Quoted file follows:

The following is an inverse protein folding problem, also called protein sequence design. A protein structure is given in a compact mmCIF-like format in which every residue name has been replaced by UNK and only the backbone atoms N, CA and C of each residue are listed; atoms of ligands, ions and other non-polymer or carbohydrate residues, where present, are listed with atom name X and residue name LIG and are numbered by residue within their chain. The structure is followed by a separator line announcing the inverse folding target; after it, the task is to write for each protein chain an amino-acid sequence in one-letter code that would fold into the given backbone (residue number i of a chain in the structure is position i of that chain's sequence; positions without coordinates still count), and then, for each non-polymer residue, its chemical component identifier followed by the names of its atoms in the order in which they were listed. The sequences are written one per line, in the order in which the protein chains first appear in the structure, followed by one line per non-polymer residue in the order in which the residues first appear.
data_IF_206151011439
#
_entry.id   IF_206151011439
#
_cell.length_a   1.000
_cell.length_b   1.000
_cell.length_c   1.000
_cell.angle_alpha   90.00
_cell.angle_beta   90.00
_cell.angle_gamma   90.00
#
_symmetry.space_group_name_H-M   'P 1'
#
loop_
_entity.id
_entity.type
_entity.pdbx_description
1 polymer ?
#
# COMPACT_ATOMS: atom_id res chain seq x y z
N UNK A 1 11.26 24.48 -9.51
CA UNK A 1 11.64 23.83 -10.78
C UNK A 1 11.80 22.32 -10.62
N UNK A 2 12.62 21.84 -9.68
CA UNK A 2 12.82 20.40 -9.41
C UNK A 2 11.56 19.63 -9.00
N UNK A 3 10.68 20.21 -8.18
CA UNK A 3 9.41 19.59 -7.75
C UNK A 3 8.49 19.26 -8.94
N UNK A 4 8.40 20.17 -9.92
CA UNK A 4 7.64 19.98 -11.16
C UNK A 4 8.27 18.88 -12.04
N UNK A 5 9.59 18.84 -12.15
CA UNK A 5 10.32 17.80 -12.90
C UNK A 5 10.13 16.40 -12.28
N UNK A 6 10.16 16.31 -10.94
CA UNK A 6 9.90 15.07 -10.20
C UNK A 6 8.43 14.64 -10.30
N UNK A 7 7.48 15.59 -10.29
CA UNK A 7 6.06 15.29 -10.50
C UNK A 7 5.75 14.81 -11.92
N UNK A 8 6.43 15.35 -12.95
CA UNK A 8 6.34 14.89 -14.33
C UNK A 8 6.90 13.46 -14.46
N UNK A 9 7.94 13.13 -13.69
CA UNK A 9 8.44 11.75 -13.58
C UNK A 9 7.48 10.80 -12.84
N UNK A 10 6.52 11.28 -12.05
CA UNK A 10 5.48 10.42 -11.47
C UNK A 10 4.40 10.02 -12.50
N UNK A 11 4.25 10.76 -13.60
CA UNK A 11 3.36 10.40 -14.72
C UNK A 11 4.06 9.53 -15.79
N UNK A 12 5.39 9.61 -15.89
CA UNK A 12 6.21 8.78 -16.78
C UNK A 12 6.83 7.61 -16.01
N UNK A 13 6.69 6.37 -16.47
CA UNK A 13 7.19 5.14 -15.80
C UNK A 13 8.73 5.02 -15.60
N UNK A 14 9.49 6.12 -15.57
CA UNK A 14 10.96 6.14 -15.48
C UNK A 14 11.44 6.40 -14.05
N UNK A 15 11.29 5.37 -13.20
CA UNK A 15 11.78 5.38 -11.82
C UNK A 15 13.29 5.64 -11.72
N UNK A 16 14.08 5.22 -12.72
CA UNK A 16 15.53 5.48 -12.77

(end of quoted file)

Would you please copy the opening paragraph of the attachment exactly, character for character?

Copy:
The following is an inverse protein folding problem, also called protein sequence design. A protein structure is given in a compact mmCIF-like format in which every residue name has been replaced by UNK and only the backbone atoms N, CA and C of each residue are listed; atoms of ligands, ions and other non-polymer or carbohydrate residues, where present, are listed with atom name X and residue name LIG and are numbered by residue within their chain. The structure is followed by a separator line announcing the inverse folding target; after it, the task is to write for each protein chain an amino-acid sequence in one-letter code that would fold into the given backbone (residue number i of a chain in the structure is position i of that chain's sequence; positions without coordinates still count), and then, for each non-polymer residue, its chemical component identifier followed by the names of its atoms in the order in which they were listed. The sequences are written one per line, in the order in which the protein chains first appear in the structure, followed by one line per non-polymer residue in the order in which the residues first appear.